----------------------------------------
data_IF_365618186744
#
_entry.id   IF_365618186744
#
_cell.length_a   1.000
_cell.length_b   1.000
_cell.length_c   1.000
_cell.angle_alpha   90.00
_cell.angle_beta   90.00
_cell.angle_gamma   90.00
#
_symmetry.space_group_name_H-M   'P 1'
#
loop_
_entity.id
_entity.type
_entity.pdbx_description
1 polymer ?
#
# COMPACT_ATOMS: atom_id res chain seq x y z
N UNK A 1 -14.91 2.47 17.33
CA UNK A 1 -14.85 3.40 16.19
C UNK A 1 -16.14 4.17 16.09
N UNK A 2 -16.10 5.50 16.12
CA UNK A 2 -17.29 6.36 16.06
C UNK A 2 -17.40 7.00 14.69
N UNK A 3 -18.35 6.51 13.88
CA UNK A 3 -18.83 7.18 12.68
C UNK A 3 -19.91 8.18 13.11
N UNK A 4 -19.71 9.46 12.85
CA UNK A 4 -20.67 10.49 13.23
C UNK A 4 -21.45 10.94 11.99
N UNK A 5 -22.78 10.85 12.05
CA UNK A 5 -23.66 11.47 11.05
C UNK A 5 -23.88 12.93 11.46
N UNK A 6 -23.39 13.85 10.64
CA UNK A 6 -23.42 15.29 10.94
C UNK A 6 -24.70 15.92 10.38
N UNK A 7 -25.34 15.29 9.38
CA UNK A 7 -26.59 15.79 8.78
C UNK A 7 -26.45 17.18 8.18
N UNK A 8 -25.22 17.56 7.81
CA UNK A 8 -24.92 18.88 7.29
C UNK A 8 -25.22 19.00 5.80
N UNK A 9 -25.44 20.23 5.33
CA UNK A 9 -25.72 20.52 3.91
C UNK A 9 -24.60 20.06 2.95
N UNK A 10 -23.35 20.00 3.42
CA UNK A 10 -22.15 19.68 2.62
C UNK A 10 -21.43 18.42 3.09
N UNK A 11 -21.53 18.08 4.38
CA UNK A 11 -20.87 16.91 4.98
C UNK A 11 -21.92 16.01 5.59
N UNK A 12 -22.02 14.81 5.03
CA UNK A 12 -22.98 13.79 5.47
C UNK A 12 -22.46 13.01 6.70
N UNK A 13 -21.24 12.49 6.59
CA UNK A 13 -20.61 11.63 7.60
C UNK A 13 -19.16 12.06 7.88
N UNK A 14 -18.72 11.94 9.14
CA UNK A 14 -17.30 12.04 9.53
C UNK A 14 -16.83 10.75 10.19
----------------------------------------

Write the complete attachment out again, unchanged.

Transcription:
data_IF_365618186744
#
_entry.id   IF_365618186744
#
_cell.length_a   1.000
_cell.length_b   1.000
_cell.length_c   1.000
_cell.angle_alpha   90.00
_cell.angle_beta   90.00
_cell.angle_gamma   90.00
#
_symmetry.space_group_name_H-M   'P 1'
#
loop_
_entity.id
_entity.type
_entity.pdbx_description
1 polymer ?
#
# COMPACT_ATOMS: atom_id res chain seq x y z
N UNK A 1 -14.91 2.47 17.33
CA UNK A 1 -14.85 3.40 16.19
C UNK A 1 -16.14 4.17 16.09
N UNK A 2 -16.10 5.50 16.12
CA UNK A 2 -17.29 6.36 16.06
C UNK A 2 -17.40 7.00 14.69
N UNK A 3 -18.35 6.51 13.88
CA UNK A 3 -18.83 7.18 12.68
C UNK A 3 -19.91 8.18 13.11
N UNK A 4 -19.71 9.46 12.85
CA UNK A 4 -20.67 10.49 13.23
C UNK A 4 -21.45 10.94 11.99
N UNK A 5 -22.78 10.85 12.05
CA UNK A 5 -23.66 11.47 11.05
C UNK A 5 -23.88 12.93 11.46
N UNK A 6 -23.39 13.85 10.64
CA UNK A 6 -23.42 15.29 10.94
C UNK A 6 -24.70 15.92 10.38
N UNK A 7 -25.34 15.29 9.38
CA UNK A 7 -26.59 15.79 8.78
C UNK A 7 -26.45 17.18 8.18
N UNK A 8 -25.22 17.56 7.81
CA UNK A 8 -24.92 18.88 7.29
C UNK A 8 -25.22 19.00 5.80
N UNK A 9 -25.44 20.23 5.33
CA UNK A 9 -25.72 20.52 3.91
C UNK A 9 -24.60 20.06 2.95
N UNK A 10 -23.35 20.00 3.42
CA UNK A 10 -22.15 19.68 2.62
C UNK A 10 -21.43 18.42 3.09
N UNK A 11 -21.53 18.08 4.38
CA UNK A 11 -20.87 16.91 4.98
C UNK A 11 -21.92 16.01 5.59
N UNK A 12 -22.02 14.81 5.03
CA UNK A 12 -22.98 13.79 5.47
C UNK A 12 -22.46 13.01 6.70
N UNK A 13 -21.24 12.49 6.59
CA UNK A 13 -20.61 11.63 7.60
C UNK A 13 -19.16 12.06 7.88
N UNK A 14 -18.72 11.94 9.14
CA UNK A 14 -17.30 12.04 9.53
C UNK A 14 -16.83 10.75 10.19